To analyse the frequency of microcolonies in submerged biofilms, random images of the substrate surface were obtained (Olympus IX71; × 40 objective) and ‘Particles’ (microcolonies) >100 μm2 identified by auto-thresholding using FIJI62.
Quantitative assessment of cell morphotypes in interstitial biofilms was performed using an in-house program, BacFormatics v0.7 (source code available at https://github.com/ithreeMIF/BacFormatics), that we have developed in MATLAB (The MathWorks Inc., Natick, MA, USA). BacFormatics is based on the open-source TACTICS Toolbox63,64. The following image analysis pipeline in BacFormatics was utilized to analyse 16-bit phase-contrast images. Pixel intensities of each image were inverted (I=65,535−I). To segment individual bacteria we integrated an edge-detection algorithm and enhanced the background between the cells. This includes morphological operations to connect and close the spaces between the cells, which has a net-like closed structure and is useful to split touching cells. To detect cell perimeters we used Laplacian of Gaussian (LoG) edge-detection as described previously65. The LoG edge-detection provides closed contour curves, which are filled and represent segmented bacteria. To accurately segment the net, we applied multiple structuring element centre surround top-hat transformation66. Briefly, multiple structuring elements were applied to enhance linear regions at different directions, followed by intensity thresholding to reconstruct the image. A morphological close operation was applied to each image to close spaces in the morphology of the cells (to smooth the edges)67. This step was followed by a background subtraction, which was applied by removing the mean intensity of the background from each pixel in the image. Cells were segmented by intensity threshold, where the cutoff level was manually adjusted or automatically chosen by Otsu’s method68. Following the segmentation step, small segments (less than 80 pixels) and large segments (more than 3,000 pixels) were removed. Intensity pixels with zero values within the cells (holes) were converted to values of one. To detect cell clusters, the curvature and junctions of the cells were split using an algorithm written by He and Yung69, then the watershed algorithm was applied to separate segments that were classified as touching objects. To split two overlapping cells we trained a data set with 100 touching cells and utilized the MATLAB function classify from the Statistics Toolbox. The classifier is based on morphology parameters and ratio between concave borders at the intersection of two touching cells as shown previously70. Categorization of cells as round or rod morphotypes was based on circularity criteria calculated by the standard formula:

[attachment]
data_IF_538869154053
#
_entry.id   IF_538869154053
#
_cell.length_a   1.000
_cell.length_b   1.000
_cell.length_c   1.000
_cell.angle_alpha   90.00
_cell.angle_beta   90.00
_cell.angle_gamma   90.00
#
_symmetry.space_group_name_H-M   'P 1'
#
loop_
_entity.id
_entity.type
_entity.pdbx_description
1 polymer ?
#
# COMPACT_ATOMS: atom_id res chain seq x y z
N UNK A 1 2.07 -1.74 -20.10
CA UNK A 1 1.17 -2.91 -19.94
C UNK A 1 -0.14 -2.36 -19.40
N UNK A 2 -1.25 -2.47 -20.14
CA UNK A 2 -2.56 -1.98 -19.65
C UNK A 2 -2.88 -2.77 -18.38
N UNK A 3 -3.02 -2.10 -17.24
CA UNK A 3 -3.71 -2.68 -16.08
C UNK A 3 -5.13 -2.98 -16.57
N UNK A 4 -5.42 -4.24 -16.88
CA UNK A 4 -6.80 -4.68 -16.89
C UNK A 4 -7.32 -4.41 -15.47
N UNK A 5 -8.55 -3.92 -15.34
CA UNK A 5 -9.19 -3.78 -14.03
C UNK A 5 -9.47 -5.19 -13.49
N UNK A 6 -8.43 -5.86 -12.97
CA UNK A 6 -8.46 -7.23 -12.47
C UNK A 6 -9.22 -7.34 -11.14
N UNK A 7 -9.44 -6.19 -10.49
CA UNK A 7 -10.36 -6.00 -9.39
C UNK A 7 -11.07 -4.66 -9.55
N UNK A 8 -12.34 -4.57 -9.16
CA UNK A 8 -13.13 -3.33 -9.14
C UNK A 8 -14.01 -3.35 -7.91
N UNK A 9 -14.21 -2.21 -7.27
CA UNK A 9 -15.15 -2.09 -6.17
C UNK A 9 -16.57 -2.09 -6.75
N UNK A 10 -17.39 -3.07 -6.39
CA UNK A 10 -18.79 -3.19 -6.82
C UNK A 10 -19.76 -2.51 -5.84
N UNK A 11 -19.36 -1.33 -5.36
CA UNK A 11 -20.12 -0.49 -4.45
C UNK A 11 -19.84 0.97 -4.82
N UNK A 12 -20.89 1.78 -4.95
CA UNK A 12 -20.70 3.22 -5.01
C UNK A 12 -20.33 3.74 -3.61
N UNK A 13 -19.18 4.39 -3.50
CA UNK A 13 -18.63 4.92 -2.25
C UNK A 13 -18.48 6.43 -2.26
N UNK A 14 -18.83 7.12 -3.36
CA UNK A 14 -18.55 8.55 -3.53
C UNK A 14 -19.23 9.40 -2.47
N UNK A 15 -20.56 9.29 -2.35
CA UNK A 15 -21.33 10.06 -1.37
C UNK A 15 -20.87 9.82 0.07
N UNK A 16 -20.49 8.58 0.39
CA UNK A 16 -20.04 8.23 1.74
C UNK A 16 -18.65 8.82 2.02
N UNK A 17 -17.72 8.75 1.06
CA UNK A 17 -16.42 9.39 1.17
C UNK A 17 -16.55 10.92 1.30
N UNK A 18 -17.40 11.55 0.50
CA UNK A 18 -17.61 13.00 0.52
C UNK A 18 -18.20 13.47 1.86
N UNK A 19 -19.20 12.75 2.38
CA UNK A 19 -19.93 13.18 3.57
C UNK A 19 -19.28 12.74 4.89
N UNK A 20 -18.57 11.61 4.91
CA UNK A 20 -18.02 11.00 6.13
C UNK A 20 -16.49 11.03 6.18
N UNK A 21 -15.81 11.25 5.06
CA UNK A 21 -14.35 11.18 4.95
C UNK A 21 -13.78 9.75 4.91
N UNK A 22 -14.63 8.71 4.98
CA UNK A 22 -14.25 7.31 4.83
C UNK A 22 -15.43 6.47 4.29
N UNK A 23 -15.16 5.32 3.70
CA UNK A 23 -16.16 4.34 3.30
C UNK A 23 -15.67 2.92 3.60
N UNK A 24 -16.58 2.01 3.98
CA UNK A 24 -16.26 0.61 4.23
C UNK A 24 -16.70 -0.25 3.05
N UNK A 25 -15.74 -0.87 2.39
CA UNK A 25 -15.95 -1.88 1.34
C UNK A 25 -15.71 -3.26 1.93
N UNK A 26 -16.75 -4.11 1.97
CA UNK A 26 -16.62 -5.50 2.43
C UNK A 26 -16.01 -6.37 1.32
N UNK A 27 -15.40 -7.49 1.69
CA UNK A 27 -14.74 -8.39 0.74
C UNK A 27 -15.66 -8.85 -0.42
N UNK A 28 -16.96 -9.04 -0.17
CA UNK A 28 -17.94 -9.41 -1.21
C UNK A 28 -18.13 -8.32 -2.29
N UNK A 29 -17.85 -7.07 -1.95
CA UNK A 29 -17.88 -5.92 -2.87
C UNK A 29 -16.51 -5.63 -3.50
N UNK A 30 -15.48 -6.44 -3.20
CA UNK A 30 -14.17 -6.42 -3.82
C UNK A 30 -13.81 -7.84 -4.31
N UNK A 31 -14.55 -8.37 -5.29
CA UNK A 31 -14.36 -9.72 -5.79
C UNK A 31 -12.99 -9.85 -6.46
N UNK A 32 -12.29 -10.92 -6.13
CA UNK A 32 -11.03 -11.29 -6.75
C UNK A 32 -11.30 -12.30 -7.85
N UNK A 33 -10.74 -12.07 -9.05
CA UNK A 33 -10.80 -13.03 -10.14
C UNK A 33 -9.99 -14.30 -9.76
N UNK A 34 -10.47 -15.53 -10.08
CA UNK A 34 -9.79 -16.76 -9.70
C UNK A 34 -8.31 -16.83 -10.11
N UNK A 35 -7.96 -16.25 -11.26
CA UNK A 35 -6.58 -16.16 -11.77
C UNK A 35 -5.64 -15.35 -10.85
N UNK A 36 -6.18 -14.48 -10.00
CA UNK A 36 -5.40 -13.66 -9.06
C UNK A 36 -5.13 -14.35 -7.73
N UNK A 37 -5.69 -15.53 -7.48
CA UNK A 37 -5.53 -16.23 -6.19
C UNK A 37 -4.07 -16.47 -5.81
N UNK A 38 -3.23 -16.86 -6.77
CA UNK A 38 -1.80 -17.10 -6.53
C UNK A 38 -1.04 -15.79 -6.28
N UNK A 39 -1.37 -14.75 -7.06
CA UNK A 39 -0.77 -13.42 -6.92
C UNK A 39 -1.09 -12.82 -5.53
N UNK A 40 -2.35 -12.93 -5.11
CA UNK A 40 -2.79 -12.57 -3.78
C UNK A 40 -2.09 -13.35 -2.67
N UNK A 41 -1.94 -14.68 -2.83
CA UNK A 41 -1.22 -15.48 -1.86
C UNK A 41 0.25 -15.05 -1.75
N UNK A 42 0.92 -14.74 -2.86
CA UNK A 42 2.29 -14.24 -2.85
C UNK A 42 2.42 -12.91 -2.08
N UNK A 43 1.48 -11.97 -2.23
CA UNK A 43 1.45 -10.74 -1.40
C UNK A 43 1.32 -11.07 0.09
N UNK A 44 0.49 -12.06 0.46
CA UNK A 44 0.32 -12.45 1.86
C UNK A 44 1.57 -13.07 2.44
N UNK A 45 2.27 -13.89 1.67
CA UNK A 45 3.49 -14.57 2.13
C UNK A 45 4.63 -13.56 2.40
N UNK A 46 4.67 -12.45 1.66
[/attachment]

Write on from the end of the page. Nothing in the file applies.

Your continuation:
where A is the area and P is the cell perimeter. Cells with a circularity factor >0.8 were labelled as a round morphotype and <0.8 as a rod morphotype. Manual inspection was applied using a dedicated user interface that colour-labelled round cells. BacFormatics requires MATLAB R2012b version 8.0 (The MathWorks, Inc.) or later versions with the presence of the Statistics Toolbox and MATLAB Image Processing Toolbox (IPT). The BacFormatics analysis in this paper was performed on a Dell Latitude E5540 with 16 GB RAM and Intel(R) Core(TM) i7-4600U CPU 2.10GHz.
Accession codes: The RNA-Seq and DNA-Seq raw data have been deposited in the GEO database with accession code GSE63388.
How to cite this article: Turnbull, L. et al. Explosive cell lysis as a mechanism for the biogenesis of bacterial membrane vesicles and biofilms. Nat. Commun. 7:11220 doi: 10.1038/ncomms11220 (2016).
Gene Expression Omnibus
Kaparakis-Liaskos, M. & Ferrero, R. L. Immune modulation by bacterial outer membrane vesicles. Nat. Rev. Immunol. 15, 375–387 (2015).
Schwechheimer, C. & Kuehn, M. J. Outer-membrane vesicles from Gram-negative bacteria: biogenesis and functions. Nat. Rev. 13, 605–619 (2015).
Schooling, S. R., Hubley, A. & Beveridge, T. J. Interactions of DNA with biofilm-derived membrane vesicles. J. Bacteriol. 191, 4097–4102 (2009).
Toyofuku, M., Roschitzki, B., Riedel, K. & Eberl, L. Identification of proteins associated with the Pseudomonas aeruginosa biofilm extracellular matrix. J. Proteome Res. 11, 4906–4915 (2012).
Drescher, K. et al. Solutions to the public goods dilemma in bacterial biofilms. Curr. Biol. 24, 50–55 (2014).
Flemming, H. C. & Wingender, J. The biofilm matrix. Nat. Rev. 8, 623–663 (2010).
Gloag, E. S. et al. Self-organization of bacterial biofilms is facilitated by extracellular DNA. Proc. Natl Acad. Sci. USA 110, 11541–11546 (2013).
Okshevsky, M. & Meyer, R. L. The role of extracellular DNA in the establishment, maintenance and perpetuation of bacterial biofilms. Crit. Rev. Microbiol. 41, 341–352 (2015).
Whitchurch, C. B., Tolker-Nielsen, T., Ragas, P. C. & Mattick, J. S. Extracellular DNA required for bacterial biofilm formation. Science 295, 1487 (2002).
Goodman, S. D. et al. Biofilms can be dispersed by focusing the immune system on a common family of bacterial nucleoid-associated proteins. Mucosal Immunol. 4, 625–637 (2011).
Henderson, B. & Martin, A. Bacterial moonlighting proteins and bacterial virulence. Curr. Topics Microbiol. Immunol. 358, 155–213 (2013).
Nanda, A. M., Thormann, K. & Frunzke, J. Impact of spontaneous prophage induction on the fitness of bacterial populations and host-microbe interactions. J. Bacteriol. 197, 410–419 (2015).
Vollmer, W., Joris, B., Charlier, P. & Foster, S. Bacterial peptidoglycan (murein) hydrolases. FEMS Microbiol. Rev. 32, 259–286 (2008).
Manini, E. & Danovaro, R. Synoptic determination of living/dead and active/dormant bacterial fractions in marine sediments. FEMS Microbiol. Ecol. 55, 416–423 (2006).
Young, R. Bacteriophage lysis: mechanism and regulation. Microbiol. Rev. 56, 430–481 (1992).
Roberts, J. W. & Roberts, C. W. Proteolytic cleavage of bacteriophage lambda repressor in induction. Proc. Natl Acad. Sci. USA 72, 147–151 (1975).